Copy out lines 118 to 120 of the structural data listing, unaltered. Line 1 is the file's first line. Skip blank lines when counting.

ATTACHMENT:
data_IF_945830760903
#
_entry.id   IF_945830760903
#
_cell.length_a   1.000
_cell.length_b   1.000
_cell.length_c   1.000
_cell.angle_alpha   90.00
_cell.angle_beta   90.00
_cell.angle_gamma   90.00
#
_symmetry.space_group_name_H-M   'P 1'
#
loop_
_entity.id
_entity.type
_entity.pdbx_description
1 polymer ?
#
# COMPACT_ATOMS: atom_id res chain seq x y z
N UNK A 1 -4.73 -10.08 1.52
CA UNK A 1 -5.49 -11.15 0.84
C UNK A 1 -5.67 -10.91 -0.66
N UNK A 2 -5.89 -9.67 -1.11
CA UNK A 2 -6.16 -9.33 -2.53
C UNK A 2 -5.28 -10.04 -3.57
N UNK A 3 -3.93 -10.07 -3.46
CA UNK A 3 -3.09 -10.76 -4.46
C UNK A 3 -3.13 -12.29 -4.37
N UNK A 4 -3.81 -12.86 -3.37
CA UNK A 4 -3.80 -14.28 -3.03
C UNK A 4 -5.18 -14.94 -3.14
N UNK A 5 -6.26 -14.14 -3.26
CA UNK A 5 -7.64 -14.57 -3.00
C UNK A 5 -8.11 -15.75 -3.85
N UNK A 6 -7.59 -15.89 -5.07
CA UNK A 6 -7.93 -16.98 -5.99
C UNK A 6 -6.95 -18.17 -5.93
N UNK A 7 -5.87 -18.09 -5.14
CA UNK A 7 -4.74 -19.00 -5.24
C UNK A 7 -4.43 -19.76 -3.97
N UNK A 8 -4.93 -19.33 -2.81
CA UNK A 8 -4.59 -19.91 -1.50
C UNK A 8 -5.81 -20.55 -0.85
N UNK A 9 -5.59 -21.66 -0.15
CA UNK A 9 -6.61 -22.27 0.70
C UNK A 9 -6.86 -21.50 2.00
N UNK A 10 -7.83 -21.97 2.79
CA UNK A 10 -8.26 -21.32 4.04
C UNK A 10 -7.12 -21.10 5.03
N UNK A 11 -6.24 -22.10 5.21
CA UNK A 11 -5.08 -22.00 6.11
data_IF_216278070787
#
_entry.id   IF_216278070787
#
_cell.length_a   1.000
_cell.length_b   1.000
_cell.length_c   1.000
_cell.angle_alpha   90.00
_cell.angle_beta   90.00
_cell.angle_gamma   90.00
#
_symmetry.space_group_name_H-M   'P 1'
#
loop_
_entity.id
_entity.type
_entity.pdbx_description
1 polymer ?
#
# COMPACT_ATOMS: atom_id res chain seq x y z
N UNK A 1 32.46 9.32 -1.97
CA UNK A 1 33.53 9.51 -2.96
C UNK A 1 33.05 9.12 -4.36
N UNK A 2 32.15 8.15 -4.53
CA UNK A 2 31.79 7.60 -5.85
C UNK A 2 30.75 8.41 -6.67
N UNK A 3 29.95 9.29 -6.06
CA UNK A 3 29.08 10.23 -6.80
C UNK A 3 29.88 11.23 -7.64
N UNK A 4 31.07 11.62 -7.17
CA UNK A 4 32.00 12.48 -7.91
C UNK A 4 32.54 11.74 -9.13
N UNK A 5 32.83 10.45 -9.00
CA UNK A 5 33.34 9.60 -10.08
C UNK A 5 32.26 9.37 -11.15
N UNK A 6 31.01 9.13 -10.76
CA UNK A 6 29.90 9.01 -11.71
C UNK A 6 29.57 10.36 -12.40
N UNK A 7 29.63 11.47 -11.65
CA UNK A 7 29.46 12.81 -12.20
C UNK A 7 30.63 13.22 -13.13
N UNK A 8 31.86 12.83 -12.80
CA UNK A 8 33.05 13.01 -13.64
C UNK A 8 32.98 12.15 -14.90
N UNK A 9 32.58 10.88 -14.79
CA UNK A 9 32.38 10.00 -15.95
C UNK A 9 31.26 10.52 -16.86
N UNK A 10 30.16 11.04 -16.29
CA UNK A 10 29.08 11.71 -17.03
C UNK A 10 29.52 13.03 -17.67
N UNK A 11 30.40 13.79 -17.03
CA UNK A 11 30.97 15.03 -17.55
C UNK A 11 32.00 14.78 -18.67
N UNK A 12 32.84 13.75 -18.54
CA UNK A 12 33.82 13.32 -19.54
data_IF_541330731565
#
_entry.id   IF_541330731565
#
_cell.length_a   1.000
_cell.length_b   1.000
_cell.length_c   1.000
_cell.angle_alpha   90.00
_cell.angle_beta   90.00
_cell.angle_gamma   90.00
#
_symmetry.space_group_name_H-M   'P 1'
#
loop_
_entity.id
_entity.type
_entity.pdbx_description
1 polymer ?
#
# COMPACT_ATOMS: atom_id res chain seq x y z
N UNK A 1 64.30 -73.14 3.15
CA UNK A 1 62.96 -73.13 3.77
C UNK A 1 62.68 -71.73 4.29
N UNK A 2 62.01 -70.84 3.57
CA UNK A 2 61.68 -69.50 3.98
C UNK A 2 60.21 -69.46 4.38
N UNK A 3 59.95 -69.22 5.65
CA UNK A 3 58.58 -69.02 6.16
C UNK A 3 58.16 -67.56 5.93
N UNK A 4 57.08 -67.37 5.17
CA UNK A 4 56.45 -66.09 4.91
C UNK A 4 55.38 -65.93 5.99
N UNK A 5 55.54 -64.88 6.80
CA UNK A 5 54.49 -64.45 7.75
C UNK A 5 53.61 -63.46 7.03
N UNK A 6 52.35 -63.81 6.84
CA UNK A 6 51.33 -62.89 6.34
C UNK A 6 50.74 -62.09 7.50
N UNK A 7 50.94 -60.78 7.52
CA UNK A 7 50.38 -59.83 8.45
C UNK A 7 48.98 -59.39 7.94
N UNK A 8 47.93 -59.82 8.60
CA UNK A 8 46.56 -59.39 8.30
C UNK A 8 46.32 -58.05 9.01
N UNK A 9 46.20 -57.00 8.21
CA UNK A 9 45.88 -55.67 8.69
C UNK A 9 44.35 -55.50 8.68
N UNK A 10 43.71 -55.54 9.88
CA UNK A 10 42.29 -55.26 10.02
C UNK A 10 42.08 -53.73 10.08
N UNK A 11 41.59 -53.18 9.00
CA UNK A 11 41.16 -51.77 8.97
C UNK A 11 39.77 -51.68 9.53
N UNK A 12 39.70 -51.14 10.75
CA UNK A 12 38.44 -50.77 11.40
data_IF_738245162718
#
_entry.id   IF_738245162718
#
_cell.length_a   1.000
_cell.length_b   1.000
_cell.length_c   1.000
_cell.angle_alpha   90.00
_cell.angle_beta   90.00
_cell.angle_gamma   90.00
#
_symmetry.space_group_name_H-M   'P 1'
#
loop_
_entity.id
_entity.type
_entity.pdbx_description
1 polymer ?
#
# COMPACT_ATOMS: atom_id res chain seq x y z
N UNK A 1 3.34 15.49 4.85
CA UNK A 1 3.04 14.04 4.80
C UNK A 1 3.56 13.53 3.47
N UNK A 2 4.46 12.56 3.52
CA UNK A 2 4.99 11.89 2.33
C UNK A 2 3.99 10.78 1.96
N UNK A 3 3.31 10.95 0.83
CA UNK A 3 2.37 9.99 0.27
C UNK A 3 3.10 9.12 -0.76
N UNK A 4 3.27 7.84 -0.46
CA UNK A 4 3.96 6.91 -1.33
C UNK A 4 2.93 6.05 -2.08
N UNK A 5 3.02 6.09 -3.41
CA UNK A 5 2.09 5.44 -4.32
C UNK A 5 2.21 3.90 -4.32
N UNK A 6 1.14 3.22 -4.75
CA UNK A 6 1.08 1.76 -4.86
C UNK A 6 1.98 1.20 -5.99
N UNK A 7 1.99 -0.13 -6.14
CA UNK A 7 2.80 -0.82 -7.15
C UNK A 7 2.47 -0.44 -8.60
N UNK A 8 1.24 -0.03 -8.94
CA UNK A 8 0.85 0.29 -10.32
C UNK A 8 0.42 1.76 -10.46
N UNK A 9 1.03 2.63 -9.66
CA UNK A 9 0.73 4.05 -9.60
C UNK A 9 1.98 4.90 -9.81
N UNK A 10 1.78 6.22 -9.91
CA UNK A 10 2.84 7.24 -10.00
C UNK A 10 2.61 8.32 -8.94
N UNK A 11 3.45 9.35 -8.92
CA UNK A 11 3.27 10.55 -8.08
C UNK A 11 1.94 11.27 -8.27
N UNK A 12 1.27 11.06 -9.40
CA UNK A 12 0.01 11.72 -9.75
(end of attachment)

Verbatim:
#
_symmetry.space_group_name_H-M   'P 1'
#